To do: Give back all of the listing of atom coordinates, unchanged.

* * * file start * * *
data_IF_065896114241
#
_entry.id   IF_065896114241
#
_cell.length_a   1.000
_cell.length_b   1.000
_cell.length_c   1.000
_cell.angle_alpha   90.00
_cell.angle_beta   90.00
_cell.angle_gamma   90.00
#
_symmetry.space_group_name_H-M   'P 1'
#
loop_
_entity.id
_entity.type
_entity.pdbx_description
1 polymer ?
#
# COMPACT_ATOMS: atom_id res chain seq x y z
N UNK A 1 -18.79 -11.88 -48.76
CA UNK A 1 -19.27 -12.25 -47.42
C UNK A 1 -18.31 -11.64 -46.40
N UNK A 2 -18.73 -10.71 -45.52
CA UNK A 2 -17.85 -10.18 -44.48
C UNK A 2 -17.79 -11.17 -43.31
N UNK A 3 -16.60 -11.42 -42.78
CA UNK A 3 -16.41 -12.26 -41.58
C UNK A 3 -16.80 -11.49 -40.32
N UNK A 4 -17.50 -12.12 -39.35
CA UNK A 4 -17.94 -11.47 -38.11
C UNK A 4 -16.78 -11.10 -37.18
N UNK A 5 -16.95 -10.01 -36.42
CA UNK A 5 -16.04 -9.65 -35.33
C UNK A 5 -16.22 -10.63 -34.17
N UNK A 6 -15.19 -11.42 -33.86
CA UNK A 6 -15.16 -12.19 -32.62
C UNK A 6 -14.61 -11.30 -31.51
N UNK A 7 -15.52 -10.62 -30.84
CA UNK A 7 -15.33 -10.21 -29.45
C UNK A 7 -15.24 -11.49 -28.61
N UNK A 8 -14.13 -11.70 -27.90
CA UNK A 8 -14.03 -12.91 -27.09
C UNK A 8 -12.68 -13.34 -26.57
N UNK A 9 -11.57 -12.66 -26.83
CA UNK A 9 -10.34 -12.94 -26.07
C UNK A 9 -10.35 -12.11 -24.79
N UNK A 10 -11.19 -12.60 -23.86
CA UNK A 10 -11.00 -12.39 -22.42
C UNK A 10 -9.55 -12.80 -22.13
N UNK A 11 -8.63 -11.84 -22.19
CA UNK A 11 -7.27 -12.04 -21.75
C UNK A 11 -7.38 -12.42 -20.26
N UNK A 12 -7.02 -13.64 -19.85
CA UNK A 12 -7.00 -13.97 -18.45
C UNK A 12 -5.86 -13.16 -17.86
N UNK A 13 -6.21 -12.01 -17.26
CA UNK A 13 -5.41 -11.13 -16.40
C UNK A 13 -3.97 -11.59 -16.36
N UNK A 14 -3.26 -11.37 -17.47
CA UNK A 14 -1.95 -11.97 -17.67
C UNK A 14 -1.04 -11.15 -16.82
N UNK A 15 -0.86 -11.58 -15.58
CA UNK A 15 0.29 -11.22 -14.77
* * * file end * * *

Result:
data_IF_065896114241
#
_entry.id   IF_065896114241
#
_cell.length_a   1.000
_cell.length_b   1.000
_cell.length_c   1.000
_cell.angle_alpha   90.00
_cell.angle_beta   90.00
_cell.angle_gamma   90.00
#
_symmetry.space_group_name_H-M   'P 1'
#
loop_
_entity.id
_entity.type
_entity.pdbx_description
1 polymer ?
#
# COMPACT_ATOMS: atom_id res chain seq x y z
N UNK A 1 -18.79 -11.88 -48.76
CA UNK A 1 -19.27 -12.25 -47.42
C UNK A 1 -18.31 -11.64 -46.40
N UNK A 2 -18.73 -10.71 -45.52
CA UNK A 2 -17.85 -10.18 -44.48
C UNK A 2 -17.79 -11.17 -43.31
N UNK A 3 -16.60 -11.42 -42.78
CA UNK A 3 -16.41 -12.26 -41.58
C UNK A 3 -16.80 -11.49 -40.32
N UNK A 4 -17.50 -12.12 -39.35
CA UNK A 4 -17.94 -11.47 -38.11
C UNK A 4 -16.78 -11.10 -37.18
N UNK A 5 -16.95 -10.01 -36.42
CA UNK A 5 -16.04 -9.65 -35.33
C UNK A 5 -16.22 -10.63 -34.17
N UNK A 6 -15.19 -11.42 -33.86
CA UNK A 6 -15.16 -12.19 -32.62
C UNK A 6 -14.61 -11.30 -31.51
N UNK A 7 -15.52 -10.62 -30.84
CA UNK A 7 -15.33 -10.21 -29.45
C UNK A 7 -15.24 -11.49 -28.61
N UNK A 8 -14.13 -11.70 -27.90
CA UNK A 8 -14.03 -12.91 -27.09
C UNK A 8 -12.68 -13.34 -26.57
N UNK A 9 -11.57 -12.66 -26.83
CA UNK A 9 -10.34 -12.94 -26.07
C UNK A 9 -10.35 -12.11 -24.79
N UNK A 10 -11.19 -12.60 -23.86
CA UNK A 10 -11.00 -12.39 -22.42
C UNK A 10 -9.55 -12.80 -22.13
N UNK A 11 -8.63 -11.84 -22.19
CA UNK A 11 -7.27 -12.04 -21.75
C UNK A 11 -7.38 -12.42 -20.26
N UNK A 12 -7.02 -13.64 -19.85
CA UNK A 12 -7.00 -13.97 -18.45
C UNK A 12 -5.86 -13.16 -17.86
N UNK A 13 -6.21 -12.01 -17.26
CA UNK A 13 -5.41 -11.13 -16.40
C UNK A 13 -3.97 -11.59 -16.36
N UNK A 14 -3.26 -11.37 -17.47
CA UNK A 14 -1.95 -11.97 -17.67
C UNK A 14 -1.04 -11.15 -16.82
N UNK A 15 -0.86 -11.58 -15.58
CA UNK A 15 0.29 -11.22 -14.77